The pandemic has resulted in increased levels of domestic abuse across the world, and this is no different in Edmonton.
The Edmonton Police have reported that domestic violence calls are up 15 per cent compared to 2020, and Erin Bilawchuk, the director of development at WINhouse (an Edmonton women’s shelter), notes that these calls only represent the instances of domestic violence that are reported. Seventy per cent of people who experience domestic violence do not report it to the authorities.
WINhouse is seeing higher levels of domestic violence as well, and Bilawchuk explains that they are having to turn away two to three people a night because there just isn’t enough space.
The Canadian Women’s Foundation launched a campaign called “the Signal for Help” in April 2020 to address increased levels of domestic violence and help people in vulnerable situations quietly and discreetly express their need for help.
“People are spending more time at home and have less access to get out, so there are very limited opportunities to get out of the house,” says Bilawchuk. She notes that the isolation paired with the extra stress of the pandemic can lead to abusive situations.
The Signal for Help campaign introduced a signal that has since been popularized on social media across the world.
The signal itself is very simple. First, you hold up your hand, then tuck your thumb into your palm so you’re holding up four fingers, and then close your four fingers over your thumb to form a fist.
“It’s a great, easy, discreet action that someone can take,” says Bilawchuk. But there are still challenges to be addressed with the signal: most importantly, the confusion about what action to take if someone sees the signal.
“It’s great that there’s that signal out there,” says Bilawchuk, “but if you don’t have in your own mind what action you would take or what action is appropriate… that (vulnerable) person continues to stay in danger, or you put that person in further danger and alert their perpetrator.”
It is not always appropriate to call the authorities if you see the Signal for Help, explains Bilawchuk. She notes that the response to a Signal for Help should always be dependent on the situation.
“We love the fact that there are people watching and looking and that there’s a way for an individual who’s in a harmful situation to signal somebody else,” says Bilawchuck. “It would be great to say, yeah call 911, but that may not be exactly the help that that person is looking for.”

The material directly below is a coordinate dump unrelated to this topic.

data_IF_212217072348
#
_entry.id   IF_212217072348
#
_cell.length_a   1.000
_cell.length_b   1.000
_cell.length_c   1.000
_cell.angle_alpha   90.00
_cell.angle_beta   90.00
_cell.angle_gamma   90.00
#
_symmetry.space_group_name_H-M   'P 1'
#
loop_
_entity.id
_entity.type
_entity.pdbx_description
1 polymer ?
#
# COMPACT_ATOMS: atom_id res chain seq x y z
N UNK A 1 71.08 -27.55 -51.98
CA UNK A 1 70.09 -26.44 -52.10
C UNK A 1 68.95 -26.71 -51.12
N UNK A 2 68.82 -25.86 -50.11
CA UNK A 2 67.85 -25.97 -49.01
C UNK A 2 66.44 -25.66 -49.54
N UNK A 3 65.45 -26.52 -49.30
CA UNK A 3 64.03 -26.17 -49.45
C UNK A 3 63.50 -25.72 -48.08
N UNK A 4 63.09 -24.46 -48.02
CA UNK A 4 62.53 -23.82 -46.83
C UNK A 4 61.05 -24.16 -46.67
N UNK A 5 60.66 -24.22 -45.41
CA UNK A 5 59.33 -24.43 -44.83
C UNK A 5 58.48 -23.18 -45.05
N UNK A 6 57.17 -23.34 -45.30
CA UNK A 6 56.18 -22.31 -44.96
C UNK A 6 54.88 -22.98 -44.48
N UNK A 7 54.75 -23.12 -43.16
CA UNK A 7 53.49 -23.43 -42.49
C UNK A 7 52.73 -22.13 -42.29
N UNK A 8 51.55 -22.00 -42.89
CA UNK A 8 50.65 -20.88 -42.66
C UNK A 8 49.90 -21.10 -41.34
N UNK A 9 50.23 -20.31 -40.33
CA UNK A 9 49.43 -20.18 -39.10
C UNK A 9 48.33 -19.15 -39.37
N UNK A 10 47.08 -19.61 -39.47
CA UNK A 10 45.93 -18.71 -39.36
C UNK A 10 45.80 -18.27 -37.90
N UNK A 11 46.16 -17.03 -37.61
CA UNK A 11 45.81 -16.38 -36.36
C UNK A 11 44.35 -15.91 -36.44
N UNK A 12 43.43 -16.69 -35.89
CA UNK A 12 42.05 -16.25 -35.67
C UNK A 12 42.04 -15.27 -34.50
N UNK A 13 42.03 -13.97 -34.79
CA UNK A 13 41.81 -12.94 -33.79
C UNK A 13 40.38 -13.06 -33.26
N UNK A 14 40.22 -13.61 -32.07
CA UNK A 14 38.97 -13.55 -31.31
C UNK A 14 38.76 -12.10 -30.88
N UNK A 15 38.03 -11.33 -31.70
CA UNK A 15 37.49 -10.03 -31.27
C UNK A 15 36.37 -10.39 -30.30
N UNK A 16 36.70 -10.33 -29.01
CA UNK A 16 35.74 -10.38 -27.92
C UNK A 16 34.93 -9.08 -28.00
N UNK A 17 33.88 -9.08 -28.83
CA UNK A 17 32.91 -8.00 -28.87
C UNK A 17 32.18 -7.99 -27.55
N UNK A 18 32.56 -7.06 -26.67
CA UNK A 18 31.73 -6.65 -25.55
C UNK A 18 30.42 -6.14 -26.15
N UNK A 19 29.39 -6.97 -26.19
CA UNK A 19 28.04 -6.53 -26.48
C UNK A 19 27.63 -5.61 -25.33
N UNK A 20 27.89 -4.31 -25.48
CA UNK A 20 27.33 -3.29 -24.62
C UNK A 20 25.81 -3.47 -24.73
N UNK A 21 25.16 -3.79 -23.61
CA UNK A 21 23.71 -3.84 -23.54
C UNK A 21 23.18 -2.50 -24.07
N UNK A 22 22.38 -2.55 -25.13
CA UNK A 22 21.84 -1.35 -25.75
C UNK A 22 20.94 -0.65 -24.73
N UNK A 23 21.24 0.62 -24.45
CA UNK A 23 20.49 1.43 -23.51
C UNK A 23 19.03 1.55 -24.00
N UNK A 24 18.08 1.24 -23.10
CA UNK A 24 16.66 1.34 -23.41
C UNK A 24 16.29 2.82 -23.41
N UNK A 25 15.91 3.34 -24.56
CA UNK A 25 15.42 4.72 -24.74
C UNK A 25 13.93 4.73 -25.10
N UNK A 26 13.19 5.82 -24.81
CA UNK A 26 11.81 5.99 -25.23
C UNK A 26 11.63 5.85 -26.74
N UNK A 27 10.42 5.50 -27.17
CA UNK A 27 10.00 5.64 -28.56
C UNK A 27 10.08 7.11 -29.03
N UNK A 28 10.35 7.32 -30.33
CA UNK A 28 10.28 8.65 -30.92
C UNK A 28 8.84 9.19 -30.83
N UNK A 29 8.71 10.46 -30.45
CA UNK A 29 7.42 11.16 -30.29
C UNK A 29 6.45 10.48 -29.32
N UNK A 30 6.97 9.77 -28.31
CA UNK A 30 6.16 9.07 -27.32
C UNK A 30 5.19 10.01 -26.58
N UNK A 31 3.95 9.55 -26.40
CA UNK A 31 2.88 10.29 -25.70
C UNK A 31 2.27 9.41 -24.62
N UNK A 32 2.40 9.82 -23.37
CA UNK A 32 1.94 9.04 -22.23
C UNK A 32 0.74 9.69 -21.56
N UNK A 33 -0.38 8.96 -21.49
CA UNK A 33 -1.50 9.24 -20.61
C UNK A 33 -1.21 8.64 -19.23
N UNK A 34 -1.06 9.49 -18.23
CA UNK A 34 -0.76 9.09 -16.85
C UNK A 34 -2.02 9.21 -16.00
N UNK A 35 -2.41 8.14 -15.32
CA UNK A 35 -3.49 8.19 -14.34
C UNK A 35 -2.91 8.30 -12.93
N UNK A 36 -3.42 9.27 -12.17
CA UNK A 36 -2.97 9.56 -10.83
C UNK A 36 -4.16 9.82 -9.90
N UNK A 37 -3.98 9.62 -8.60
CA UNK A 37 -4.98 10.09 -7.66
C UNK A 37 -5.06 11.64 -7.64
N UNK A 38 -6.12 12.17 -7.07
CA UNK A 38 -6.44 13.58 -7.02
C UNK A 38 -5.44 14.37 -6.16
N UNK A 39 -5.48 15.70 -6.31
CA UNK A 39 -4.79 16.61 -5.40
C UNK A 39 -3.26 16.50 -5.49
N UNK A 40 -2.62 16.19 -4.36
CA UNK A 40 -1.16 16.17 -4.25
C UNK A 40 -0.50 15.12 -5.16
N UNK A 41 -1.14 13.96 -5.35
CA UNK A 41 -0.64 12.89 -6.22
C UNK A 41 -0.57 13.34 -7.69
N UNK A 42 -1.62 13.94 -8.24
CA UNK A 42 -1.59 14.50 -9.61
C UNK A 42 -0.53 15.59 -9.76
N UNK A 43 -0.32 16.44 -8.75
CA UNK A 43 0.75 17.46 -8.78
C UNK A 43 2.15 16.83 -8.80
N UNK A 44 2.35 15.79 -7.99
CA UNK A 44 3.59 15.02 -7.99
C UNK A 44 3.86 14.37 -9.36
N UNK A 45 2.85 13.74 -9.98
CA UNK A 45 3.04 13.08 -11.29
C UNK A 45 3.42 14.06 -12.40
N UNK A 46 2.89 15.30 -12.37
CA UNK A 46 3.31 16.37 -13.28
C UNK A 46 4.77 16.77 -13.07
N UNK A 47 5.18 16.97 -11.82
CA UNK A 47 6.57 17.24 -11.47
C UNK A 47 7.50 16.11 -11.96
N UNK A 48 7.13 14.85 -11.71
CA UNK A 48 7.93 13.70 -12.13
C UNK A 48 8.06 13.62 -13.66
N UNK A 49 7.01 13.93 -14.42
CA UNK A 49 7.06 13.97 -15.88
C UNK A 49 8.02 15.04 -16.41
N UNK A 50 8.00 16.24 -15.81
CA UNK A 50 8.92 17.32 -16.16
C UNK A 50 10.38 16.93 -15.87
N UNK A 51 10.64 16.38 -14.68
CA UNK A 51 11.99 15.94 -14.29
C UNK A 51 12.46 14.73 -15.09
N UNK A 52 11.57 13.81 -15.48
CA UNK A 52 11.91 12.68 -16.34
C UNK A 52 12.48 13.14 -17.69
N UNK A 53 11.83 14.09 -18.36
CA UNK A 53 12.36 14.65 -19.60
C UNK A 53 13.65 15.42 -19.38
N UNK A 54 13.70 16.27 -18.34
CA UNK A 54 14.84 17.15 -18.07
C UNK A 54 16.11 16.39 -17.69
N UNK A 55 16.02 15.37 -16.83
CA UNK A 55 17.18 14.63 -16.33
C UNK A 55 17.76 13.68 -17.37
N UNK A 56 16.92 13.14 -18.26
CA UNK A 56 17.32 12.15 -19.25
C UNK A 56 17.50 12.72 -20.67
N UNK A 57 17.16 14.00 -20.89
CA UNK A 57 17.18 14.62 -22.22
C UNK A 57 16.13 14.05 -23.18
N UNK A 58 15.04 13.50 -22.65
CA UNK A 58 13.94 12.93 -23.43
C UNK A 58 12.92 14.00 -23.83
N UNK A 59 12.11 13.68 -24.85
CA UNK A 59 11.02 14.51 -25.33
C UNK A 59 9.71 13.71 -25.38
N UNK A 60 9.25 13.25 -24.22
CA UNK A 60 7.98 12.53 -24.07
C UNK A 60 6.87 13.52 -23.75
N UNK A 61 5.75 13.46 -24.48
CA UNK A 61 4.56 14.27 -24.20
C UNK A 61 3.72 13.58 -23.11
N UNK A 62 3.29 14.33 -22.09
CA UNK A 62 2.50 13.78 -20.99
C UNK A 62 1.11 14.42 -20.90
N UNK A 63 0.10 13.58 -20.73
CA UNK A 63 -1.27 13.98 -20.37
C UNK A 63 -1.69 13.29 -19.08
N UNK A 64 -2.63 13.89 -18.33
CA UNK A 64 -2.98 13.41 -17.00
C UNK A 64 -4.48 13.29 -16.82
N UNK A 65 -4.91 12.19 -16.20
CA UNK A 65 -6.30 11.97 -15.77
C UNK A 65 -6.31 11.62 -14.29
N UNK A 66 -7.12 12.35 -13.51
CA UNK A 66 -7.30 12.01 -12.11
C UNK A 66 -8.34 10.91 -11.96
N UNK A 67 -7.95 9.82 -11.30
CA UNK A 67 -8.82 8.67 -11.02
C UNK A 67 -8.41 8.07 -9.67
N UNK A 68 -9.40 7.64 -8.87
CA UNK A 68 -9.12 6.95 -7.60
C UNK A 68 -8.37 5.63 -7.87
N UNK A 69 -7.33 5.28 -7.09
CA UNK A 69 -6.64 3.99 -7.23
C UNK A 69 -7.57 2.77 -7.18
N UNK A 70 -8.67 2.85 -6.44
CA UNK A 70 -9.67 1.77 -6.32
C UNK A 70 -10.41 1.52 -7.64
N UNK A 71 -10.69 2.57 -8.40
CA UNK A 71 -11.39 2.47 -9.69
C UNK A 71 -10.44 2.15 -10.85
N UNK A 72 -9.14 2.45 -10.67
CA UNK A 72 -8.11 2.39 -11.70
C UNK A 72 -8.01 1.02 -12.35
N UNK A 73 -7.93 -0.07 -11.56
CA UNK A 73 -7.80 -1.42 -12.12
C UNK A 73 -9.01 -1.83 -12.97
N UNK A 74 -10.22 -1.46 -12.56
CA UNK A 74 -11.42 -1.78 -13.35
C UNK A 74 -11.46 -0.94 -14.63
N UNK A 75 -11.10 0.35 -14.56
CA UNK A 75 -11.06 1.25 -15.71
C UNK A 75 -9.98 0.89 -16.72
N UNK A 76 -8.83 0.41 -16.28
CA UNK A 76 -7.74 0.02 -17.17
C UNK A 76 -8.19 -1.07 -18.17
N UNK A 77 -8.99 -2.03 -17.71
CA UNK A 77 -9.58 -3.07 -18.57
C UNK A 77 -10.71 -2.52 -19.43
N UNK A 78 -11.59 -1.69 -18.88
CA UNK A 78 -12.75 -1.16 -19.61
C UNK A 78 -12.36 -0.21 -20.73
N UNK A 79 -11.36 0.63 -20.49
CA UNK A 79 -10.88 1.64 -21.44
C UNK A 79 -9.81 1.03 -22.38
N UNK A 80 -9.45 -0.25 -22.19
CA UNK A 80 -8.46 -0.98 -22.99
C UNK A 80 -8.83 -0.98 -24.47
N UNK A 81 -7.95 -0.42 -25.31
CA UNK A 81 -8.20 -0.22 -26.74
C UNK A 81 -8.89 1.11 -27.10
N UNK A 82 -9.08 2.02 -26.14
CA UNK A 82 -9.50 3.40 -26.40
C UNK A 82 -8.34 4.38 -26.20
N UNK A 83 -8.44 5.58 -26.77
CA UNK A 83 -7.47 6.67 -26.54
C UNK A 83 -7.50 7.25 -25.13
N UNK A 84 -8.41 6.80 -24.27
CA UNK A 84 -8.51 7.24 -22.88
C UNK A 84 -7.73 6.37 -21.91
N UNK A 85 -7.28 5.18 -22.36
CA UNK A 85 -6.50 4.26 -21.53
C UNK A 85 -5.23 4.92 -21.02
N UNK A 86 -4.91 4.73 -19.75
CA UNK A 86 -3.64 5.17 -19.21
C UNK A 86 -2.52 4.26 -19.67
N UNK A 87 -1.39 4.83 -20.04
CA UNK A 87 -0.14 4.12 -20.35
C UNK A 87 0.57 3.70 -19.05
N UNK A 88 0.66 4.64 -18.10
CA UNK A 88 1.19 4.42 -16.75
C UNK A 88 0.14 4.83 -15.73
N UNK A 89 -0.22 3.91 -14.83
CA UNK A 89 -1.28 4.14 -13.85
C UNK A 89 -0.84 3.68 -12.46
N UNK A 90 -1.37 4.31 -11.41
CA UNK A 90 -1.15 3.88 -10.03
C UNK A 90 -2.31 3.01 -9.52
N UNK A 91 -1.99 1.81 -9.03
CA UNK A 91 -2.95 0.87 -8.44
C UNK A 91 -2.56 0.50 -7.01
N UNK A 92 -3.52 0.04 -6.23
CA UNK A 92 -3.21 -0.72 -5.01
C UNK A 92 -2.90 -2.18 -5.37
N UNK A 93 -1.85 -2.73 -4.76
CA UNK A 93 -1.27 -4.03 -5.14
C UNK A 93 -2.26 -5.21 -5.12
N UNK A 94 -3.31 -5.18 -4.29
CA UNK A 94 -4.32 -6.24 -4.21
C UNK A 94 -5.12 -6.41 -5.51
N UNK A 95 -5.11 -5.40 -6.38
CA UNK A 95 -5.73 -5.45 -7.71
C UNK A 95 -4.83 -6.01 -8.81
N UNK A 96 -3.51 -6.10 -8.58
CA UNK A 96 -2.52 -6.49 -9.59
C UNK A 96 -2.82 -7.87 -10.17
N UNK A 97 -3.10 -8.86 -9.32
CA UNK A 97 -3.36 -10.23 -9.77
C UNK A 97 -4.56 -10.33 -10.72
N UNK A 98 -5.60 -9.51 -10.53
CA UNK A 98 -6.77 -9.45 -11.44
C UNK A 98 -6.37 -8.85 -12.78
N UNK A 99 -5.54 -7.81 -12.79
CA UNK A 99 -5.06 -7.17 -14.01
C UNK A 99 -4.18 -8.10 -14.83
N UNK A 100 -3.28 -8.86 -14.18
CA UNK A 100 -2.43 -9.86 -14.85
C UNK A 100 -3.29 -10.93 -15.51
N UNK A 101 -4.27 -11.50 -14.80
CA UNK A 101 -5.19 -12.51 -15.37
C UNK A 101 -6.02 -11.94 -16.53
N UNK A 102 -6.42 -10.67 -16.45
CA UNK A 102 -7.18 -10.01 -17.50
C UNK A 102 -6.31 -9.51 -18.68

Bilawchuk says that it is always important to check with the person in need before taking action. “If you can, bump into the person and quietly ask if they need help,” she says. “If you see them in a grocery store line, slide them your phone number, or say, ‘It looks like you need help.’”
“Be prepared to alert a store manager or someone like that that you’ve seen this (signal) and confirm that they are looking for help,” continues Bilawchuk.
The nonverbal signal can also be used over a video call. If you do see the Signal for Help over a group video call, make sure to message the person privately and ask if they need help. “Just be really intentional about what actions you’re taking and make sure that you’re respecting the privacy of the individual,” says Bilawchuk.
What you should not do, is verbally ask a person in a vulnerable situation if they need help over a group call. “If their predator is in the room with them, all anonymity of request for help is gone,” says Bilawchuk.
Asking yes or no questions is also important, in case their perpetrator overhears the conversation.
Whatever action you take, make sure that it does not put yourself or the person asking for help in a dangerous situation. Base your actions on your own comfort level and be safe.
If you are in immediate danger, call 911. If you need help and aren’t in immediate danger, call a crisis line such as WINhouse’s: 780-479-0058. Their social workers and crisis intervention workers can help you figure out next steps.